7-4 Progress in Reactor Modeling during Natural-Circulation Cooling

-Validation of a Reactor Analytical Model using Measured Data-

Fig.7-12  Whole core model

Fig.7-12 Whole core model

This analytical model can simulate heat transfer among core elements such as the core fuel subassembly and can calculate their temperatures and flow rates. Core fuel subassemblies are connected to the high-pressure plenum, whereas others are connected to the low-pressure plenum in the Monju Reactor.


Fig.7-13  Comparison between the analytical result and the measured data

This Picture(161KB)

Fig.7-13 Comparison between the analytical result and the measured data

This figure shows the temperature distribution of the core-element outlet on the cross section shown in the figure. The outermost layer of the neutron shielding subassembly is adiabatic under the analytical condition. The analytical results agree well with measured values at each time.


After the accident at the TEPCO’s Fukushima Daiichi NPS, new regulatory requirements considering severe accidents (SAs) were established. Therefore, strengthening plant against natural disasters and preparing safety measures against SAs such as long-term station blackouts (SBOs) are of critical importance. In the event of an SBO, the experimental fast reactor Joyo and the prototype fast-breeder reactor Monju employ decay-heat removal from the core into atmosphere through air coolers using natural circulation of sodium coolant, which requires no power supply.

This decay-heat removal by a fully natural circulation system is adopted in the design of the Japan Sodium-cooled Fast Reactor. As the driving force of coolant is the only buoyancy in natural circulation, the coolant-flow rate is very small. Therefore, two phenomena, namely radial-heat transfer and flow redistribution among core elements such core subassemblies, become dominant during natural circulation and dynamically change the temperature and flow rate into each core element.

Therefore, a whole-core model considering the heat-transfer effect among subassemblies and flow redistribution has been developed to predict their behavior for each core element (Fig.7-12). The two effects in this model were already validated by test results of natural circulation at the sodium test loop, PLANDTL, and the experimental fast reactor, Joyo. In this study, we comprehensively validated that the whole-core model could be applied for MONJU by comparing with the result of the plant-trip test at 40% power. An empirical formula based on the data obtained for a flow rate ranging from low to rated flow rate was applied to the pressure model of each core element.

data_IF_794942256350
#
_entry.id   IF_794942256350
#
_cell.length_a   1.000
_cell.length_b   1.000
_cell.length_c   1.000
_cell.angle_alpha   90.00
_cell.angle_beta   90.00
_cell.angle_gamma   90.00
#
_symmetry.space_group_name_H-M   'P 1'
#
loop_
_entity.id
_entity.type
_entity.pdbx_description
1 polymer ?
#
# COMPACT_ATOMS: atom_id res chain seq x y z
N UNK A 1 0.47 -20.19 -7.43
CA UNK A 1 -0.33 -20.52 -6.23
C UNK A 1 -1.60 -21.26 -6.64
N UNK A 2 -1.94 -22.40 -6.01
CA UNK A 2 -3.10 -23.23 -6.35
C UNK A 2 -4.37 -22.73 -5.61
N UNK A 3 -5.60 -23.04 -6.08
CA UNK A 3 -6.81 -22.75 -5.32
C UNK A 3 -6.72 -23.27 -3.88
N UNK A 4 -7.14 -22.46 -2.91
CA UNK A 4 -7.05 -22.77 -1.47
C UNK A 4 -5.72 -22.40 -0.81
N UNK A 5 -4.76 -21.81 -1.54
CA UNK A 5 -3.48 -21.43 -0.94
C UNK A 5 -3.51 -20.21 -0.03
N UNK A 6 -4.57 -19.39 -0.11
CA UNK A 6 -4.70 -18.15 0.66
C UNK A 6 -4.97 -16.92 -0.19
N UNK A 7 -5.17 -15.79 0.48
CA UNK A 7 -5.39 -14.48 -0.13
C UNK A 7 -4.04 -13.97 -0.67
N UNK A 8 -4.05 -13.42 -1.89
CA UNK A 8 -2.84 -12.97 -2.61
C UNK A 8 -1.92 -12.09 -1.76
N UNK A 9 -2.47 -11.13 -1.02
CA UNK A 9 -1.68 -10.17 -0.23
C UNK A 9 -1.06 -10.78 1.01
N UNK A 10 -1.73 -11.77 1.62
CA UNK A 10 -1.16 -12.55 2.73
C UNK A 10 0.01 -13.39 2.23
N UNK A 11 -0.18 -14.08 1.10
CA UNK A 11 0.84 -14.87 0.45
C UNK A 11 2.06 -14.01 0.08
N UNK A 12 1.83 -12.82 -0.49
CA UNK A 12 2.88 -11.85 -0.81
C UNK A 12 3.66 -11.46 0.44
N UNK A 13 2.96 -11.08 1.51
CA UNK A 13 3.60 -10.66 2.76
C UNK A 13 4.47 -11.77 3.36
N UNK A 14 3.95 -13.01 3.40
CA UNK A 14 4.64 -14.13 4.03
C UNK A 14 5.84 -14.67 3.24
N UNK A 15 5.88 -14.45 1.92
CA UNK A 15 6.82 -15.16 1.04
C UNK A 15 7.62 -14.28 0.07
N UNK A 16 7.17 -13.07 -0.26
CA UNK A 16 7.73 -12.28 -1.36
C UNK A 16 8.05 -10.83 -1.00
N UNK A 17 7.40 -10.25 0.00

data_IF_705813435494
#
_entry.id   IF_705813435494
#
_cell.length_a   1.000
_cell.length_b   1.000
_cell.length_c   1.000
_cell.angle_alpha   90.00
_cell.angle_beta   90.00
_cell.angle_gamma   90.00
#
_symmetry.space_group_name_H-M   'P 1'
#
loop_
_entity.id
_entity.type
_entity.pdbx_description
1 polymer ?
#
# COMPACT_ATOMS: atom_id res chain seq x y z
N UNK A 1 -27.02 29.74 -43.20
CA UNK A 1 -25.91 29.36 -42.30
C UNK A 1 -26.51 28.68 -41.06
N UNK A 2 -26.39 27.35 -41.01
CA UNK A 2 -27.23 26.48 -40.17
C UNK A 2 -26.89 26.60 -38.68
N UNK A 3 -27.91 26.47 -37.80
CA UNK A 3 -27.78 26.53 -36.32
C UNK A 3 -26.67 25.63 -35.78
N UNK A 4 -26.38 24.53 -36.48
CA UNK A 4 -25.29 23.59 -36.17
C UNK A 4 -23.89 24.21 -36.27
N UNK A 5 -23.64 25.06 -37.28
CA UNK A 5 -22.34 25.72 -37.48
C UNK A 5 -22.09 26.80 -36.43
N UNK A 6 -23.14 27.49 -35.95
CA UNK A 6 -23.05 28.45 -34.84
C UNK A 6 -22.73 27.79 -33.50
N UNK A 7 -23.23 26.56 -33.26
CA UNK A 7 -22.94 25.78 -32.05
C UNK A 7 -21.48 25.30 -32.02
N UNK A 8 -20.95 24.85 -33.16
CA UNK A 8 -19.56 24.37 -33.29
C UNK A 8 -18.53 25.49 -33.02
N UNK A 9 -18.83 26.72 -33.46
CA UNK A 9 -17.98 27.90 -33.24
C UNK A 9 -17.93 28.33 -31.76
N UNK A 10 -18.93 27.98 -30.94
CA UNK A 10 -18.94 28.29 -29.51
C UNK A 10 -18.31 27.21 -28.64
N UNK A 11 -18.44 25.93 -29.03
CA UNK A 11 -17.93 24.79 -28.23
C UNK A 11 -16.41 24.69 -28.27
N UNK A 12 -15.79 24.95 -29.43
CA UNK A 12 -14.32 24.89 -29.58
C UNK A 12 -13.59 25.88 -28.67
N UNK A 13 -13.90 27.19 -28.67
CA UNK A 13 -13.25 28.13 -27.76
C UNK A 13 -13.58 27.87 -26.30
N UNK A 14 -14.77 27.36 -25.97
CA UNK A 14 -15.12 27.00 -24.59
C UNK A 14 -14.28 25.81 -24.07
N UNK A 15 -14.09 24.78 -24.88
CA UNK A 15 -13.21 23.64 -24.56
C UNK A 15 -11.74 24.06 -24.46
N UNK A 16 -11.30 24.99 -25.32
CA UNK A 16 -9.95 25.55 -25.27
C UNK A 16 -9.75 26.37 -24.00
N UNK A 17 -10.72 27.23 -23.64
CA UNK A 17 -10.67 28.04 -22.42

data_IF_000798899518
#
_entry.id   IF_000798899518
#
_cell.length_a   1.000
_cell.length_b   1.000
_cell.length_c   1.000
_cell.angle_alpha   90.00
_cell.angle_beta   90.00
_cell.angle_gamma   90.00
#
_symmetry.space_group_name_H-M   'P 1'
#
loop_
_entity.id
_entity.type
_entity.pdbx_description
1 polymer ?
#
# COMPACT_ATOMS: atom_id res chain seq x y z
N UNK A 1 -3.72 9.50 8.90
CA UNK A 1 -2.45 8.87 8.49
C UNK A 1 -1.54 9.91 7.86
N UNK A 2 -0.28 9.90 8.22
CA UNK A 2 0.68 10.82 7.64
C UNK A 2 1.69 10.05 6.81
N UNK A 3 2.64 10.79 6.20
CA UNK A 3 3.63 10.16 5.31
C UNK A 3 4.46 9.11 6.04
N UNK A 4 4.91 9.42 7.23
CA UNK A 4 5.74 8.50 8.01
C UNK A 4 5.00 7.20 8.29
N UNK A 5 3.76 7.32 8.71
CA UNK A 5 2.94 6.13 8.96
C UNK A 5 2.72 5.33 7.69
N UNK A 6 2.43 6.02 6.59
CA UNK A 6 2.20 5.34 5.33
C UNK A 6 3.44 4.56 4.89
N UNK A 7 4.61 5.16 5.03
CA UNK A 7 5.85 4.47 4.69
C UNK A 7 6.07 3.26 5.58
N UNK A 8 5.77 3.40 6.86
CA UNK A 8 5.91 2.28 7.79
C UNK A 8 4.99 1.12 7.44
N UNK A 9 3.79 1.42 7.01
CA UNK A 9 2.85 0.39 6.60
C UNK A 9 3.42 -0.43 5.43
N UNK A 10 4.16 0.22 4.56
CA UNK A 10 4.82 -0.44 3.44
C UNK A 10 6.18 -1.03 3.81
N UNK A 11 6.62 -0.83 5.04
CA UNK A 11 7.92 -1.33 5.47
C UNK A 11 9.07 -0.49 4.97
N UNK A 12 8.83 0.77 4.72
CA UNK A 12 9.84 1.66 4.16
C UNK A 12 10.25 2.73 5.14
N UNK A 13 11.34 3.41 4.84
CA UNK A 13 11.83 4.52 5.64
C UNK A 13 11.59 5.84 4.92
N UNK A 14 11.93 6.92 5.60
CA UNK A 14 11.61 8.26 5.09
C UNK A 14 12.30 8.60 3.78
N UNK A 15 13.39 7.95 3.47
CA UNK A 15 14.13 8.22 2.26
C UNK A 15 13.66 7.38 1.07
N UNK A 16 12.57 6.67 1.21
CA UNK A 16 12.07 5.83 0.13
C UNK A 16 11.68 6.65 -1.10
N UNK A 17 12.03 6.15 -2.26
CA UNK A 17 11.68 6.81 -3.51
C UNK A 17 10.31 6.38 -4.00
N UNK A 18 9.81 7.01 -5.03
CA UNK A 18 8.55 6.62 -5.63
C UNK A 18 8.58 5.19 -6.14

The measured temperature distribution in the core-element outlet on the cross section at time periods of 600 s and 3600 s after the plant trip with a 10% flow rate differed from the distribution before the plant trip. The temperature of the innermost layer of the blanket fuel subassembly area with almost no heat is higher than that of the core fuel subassembly. The calculated temperature distributions of the core-element outlet agree well with those measured at each time (Fig.7-13). The temperatures of the blanket fuel subassembly, the control rod subassembly, and the neutron shielding subassembly area with almost no heat differ significantly from those without heat-transfer among subassemblies. We observed that heat transfer from core fuel assembles had significant effects to the temperature distribution and confirmed that the whole-core model can simulate heat transfer among core elements such as the core fuel subassembly; we also calculated the temperature distribution correctly in flow conditions of more than 10%.

Hence, this model can evaluate the plant behavior of a large reactor during natural circulation using an empirical formula based on the data for the low-flow-rate condition.


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